At some point, those doing the manipulating will run out of ammunition and there will be another crash. They will then no doubt argue for more bailouts, more stimulus and more quantitative easing to get this whole cycle going all over again. We’re now so far in the hole, that trying to keep the game going a little longer is all they have left. The problem is, by that time the dying economy may have finally reached the point where all attempts at emergency resuscitation prove ultimately futile.
Which is what makes the outcome of the recent debt-ceiling debacle all the more remarkable in its collective lunacy. Blind faith in the system and the idea that real, organic economic growth not tied to federal deficit spending was about to resume was a key pillar propping up the whole creaking façade of business as usual in the economy. The politicos with their insane antics—running the timeline for a debt deal right up to the edge of default and then refusing to take any realistic measures to reduce the deficit— shook that pillar until the whole rotten edifice came crashing down on their heads.

So where do we go from here? The future is unknowable, of course, but if I had my guess I would bet that in the real economy we’re about to see another huge wave of commercial bankruptcies and accompanying layoffs. I suspect there are many companies that have been treading water waiting for the expected real recovery to take hold that will now succumb to the inevitable and go under. This will, of course, cause tax revenue to plunge yet again and ratchet up the pressure on already financially strapped governments at every level, causing government employees to also lose their jobs in ever-greater numbers.

As total employment decreases, and the ratio of those with jobs to those being supported by government programs also continues to decrease, we will eventually reach a point where the government can no longer tax and borrow enough money to keep the system functioning. This will mark the true moment of collapse. As to how long that will take, it’s anyone’s guess.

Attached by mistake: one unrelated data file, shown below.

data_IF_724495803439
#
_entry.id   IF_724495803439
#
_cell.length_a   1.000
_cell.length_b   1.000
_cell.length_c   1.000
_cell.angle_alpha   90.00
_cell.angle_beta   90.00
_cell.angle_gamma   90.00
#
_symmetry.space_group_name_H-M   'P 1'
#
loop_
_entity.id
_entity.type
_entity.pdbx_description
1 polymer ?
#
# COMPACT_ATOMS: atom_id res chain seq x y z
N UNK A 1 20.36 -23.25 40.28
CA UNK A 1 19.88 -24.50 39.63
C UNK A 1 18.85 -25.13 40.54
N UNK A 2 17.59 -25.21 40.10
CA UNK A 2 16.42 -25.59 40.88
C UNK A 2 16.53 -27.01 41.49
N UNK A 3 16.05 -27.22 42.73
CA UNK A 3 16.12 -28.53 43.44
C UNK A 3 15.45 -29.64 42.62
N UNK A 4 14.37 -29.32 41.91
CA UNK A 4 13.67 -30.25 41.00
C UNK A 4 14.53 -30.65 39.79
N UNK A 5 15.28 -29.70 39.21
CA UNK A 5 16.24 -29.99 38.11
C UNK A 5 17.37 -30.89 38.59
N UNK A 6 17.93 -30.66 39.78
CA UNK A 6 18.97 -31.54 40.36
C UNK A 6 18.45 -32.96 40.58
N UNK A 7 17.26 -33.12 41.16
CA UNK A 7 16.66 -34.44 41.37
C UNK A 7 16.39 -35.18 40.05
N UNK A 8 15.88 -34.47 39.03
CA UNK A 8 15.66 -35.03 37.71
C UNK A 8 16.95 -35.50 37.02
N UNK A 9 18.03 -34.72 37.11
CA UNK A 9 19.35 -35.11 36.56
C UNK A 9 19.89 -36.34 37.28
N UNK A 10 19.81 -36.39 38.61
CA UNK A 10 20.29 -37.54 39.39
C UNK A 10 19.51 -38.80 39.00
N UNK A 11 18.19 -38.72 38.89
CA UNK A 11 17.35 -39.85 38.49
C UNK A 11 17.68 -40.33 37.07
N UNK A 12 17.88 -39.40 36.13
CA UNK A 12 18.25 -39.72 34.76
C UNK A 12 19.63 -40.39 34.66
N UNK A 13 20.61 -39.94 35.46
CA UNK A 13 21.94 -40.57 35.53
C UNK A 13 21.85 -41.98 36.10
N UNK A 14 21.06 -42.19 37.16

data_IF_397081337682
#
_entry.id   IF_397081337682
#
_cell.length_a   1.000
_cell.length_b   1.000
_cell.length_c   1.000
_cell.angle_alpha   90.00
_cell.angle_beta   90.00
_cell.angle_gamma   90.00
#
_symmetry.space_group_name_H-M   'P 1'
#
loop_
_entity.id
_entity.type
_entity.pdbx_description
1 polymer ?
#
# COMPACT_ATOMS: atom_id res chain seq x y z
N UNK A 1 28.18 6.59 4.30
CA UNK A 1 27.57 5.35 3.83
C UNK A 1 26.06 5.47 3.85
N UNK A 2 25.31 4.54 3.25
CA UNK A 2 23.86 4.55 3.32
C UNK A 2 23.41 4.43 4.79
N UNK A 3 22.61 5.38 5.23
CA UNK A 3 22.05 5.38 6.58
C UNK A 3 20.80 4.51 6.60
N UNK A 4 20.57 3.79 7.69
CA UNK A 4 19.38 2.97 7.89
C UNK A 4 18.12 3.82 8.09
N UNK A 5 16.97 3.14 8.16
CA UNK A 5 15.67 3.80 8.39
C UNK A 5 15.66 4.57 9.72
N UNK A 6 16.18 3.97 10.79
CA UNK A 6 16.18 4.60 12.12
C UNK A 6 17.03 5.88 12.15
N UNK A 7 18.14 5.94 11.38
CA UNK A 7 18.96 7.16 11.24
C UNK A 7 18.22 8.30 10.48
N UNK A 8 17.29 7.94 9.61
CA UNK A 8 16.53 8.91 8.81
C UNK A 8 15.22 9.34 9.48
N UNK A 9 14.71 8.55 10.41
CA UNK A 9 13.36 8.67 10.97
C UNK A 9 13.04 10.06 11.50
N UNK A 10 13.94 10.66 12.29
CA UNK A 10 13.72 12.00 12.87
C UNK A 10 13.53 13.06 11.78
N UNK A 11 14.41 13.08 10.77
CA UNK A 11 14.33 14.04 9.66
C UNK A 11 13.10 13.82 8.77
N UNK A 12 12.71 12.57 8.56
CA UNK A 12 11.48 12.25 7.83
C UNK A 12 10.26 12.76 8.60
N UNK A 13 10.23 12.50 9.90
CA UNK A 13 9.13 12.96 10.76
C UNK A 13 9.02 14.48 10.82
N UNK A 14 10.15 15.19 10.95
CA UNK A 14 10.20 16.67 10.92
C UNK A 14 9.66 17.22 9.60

1. An interesting and plausible position, Mr Hicks. However, there's another wrinkle that seems to relate: on the large scale, corporate profits are the highest they've ever been, but the big businesses are sitting on their cash. How does this fit in? Can you comment on it, in the framework of your thesis above?

    I think the reason that they aren't hiring is that they don't need to - technology is enabling companies to do more with less people. If they start feeling the pressure of collapsing markets, will they hire again, or simply deploy even more technology, thereby accelerating the effects?

  2. @Andy Brannon - it depends which big corporations you are talking about. MSNBC reported just last week that eight major retailers, including Sears, J.C. Penney, Home Depot, Dillard's, The Gap, Foot Locker, Office Depot and Office Max are in deep trouble from declining sales revenue. In a double dip, I would expect several of them to go the Borders route, leading to hundreds of thousands of layoffs.

    My thesis is that those corporations who have stockpiled cash were doing so to help them weather the next storm, which appears to have arrived.